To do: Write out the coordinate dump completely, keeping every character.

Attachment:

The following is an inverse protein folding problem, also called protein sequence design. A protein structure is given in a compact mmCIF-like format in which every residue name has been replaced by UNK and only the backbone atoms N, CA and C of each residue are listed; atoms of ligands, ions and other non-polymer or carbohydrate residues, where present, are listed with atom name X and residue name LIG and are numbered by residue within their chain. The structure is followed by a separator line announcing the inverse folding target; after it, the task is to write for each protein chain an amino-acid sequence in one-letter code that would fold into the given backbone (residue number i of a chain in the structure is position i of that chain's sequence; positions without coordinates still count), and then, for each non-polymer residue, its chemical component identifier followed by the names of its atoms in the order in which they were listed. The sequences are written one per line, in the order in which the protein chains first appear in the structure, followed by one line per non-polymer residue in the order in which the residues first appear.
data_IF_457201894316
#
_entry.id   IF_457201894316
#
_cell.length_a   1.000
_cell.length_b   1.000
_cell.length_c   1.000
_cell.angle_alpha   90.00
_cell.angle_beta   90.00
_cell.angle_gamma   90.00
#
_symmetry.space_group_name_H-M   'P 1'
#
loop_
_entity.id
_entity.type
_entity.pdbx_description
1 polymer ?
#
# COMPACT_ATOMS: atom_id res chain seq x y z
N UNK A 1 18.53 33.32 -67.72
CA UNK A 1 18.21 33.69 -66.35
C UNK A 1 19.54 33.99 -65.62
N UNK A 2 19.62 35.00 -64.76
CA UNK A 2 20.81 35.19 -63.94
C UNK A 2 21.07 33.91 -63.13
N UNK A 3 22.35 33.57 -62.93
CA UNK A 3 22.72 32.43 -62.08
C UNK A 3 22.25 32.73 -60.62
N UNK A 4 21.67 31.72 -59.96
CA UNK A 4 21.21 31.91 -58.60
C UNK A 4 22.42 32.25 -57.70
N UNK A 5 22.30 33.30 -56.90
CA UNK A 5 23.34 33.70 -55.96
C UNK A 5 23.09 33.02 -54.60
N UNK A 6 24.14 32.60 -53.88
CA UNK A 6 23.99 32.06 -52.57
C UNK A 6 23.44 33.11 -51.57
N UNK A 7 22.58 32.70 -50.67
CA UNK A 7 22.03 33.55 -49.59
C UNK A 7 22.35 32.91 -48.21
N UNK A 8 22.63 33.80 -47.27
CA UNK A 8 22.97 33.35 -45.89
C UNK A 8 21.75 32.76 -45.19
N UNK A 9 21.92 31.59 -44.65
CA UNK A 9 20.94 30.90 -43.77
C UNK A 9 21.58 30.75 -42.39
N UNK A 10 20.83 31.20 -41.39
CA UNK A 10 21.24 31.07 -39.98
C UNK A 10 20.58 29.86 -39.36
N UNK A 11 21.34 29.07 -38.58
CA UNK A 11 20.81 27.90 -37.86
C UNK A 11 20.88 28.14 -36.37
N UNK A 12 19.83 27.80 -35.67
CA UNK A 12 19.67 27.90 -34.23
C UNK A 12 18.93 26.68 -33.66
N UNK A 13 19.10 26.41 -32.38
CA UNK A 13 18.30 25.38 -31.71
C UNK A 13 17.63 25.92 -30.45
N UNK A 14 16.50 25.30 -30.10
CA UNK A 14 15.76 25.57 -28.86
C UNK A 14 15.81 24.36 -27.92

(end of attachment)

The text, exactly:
The following is an inverse protein folding problem, also called protein sequence design. A protein structure is given in a compact mmCIF-like format in which every residue name has been replaced by UNK and only the backbone atoms N, CA and C of each residue are listed; atoms of ligands, ions and other non-polymer or carbohydrate residues, where present, are listed with atom name X and residue name LIG and are numbered by residue within their chain. The structure is followed by a separator line announcing the inverse folding target; after it, the task is to write for each protein chain an amino-acid sequence in one-letter code that would fold into the given backbone (residue number i of a chain in the structure is position i of that chain's sequence; positions without coordinates still count), and then, for each non-polymer residue, its chemical component identifier followed by the names of its atoms in the order in which they were listed. The sequences are written one per line, in the order in which the protein chains first appear in the structure, followed by one line per non-polymer residue in the order in which the residues first appear.
data_IF_457201894316
#
_entry.id   IF_457201894316
#
_cell.length_a   1.000
_cell.length_b   1.000
_cell.length_c   1.000
_cell.angle_alpha   90.00
_cell.angle_beta   90.00
_cell.angle_gamma   90.00
#
_symmetry.space_group_name_H-M   'P 1'
#
loop_
_entity.id
_entity.type
_entity.pdbx_description
1 polymer ?
#
# COMPACT_ATOMS: atom_id res chain seq x y z
N UNK A 1 18.53 33.32 -67.72
CA UNK A 1 18.21 33.69 -66.35
C UNK A 1 19.54 33.99 -65.62
N UNK A 2 19.62 35.00 -64.76
CA UNK A 2 20.81 35.19 -63.94
C UNK A 2 21.07 33.91 -63.13
N UNK A 3 22.35 33.57 -62.93
CA UNK A 3 22.72 32.43 -62.08
C UNK A 3 22.25 32.73 -60.62
N UNK A 4 21.67 31.72 -59.96
CA UNK A 4 21.21 31.91 -58.60
C UNK A 4 22.42 32.25 -57.70
N UNK A 5 22.30 33.30 -56.90
CA UNK A 5 23.34 33.70 -55.96
C UNK A 5 23.09 33.02 -54.60
N UNK A 6 24.14 32.60 -53.88
CA UNK A 6 23.99 32.06 -52.57
C UNK A 6 23.44 33.11 -51.57
N UNK A 7 22.58 32.70 -50.67
CA UNK A 7 22.03 33.55 -49.59
C UNK A 7 22.35 32.91 -48.21
N UNK A 8 22.63 33.80 -47.27
CA UNK A 8 22.97 33.35 -45.89
C UNK A 8 21.75 32.76 -45.19
N UNK A 9 21.92 31.59 -44.65
CA UNK A 9 20.94 30.90 -43.77
C UNK A 9 21.58 30.75 -42.39
N UNK A 10 20.83 31.20 -41.39
CA UNK A 10 21.24 31.07 -39.98
C UNK A 10 20.58 29.86 -39.36
N UNK A 11 21.34 29.07 -38.58
CA UNK A 11 20.81 27.90 -37.86
C UNK A 11 20.88 28.14 -36.37
N UNK A 12 19.83 27.80 -35.67
CA UNK A 12 19.67 27.90 -34.23
C UNK A 12 18.93 26.68 -33.66
N UNK A 13 19.10 26.41 -32.38
CA UNK A 13 18.30 25.38 -31.71
C UNK A 13 17.63 25.92 -30.45
N UNK A 14 16.50 25.30 -30.10
CA UNK A 14 15.76 25.57 -28.86
C UNK A 14 15.81 24.36 -27.92